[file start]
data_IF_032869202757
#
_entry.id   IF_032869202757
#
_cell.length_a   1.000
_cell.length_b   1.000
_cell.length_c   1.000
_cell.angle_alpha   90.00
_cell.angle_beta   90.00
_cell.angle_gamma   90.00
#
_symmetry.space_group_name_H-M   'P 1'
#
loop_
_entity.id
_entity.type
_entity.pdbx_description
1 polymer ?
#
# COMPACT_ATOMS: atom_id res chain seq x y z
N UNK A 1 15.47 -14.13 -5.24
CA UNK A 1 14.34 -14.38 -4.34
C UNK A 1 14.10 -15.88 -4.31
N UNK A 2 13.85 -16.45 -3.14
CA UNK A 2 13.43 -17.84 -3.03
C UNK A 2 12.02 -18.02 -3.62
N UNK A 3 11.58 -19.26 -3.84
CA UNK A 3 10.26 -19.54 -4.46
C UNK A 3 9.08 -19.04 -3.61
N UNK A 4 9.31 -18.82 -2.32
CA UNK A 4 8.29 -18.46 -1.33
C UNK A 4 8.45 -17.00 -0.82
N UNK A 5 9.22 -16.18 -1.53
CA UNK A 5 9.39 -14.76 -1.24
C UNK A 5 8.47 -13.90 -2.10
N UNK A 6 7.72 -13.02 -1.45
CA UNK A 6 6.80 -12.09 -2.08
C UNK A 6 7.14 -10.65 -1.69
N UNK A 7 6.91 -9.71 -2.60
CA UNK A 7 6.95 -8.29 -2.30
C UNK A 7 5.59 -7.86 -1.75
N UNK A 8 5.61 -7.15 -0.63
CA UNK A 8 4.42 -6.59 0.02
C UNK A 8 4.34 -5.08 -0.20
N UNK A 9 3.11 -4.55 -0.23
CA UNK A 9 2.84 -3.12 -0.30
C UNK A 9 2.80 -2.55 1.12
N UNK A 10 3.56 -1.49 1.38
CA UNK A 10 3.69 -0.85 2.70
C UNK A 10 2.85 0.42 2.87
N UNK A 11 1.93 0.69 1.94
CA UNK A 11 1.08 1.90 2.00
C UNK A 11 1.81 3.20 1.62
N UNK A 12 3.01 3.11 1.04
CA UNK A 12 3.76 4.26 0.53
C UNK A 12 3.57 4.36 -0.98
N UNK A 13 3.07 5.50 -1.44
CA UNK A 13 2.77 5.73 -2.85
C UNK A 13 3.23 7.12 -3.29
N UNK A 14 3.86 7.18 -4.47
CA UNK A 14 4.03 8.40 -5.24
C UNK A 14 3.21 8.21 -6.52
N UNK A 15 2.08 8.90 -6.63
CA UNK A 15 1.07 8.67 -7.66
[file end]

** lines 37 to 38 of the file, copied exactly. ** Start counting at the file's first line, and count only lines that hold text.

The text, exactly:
CA UNK A 6 6.80 -12.09 -2.08
C UNK A 6 7.14 -10.65 -1.69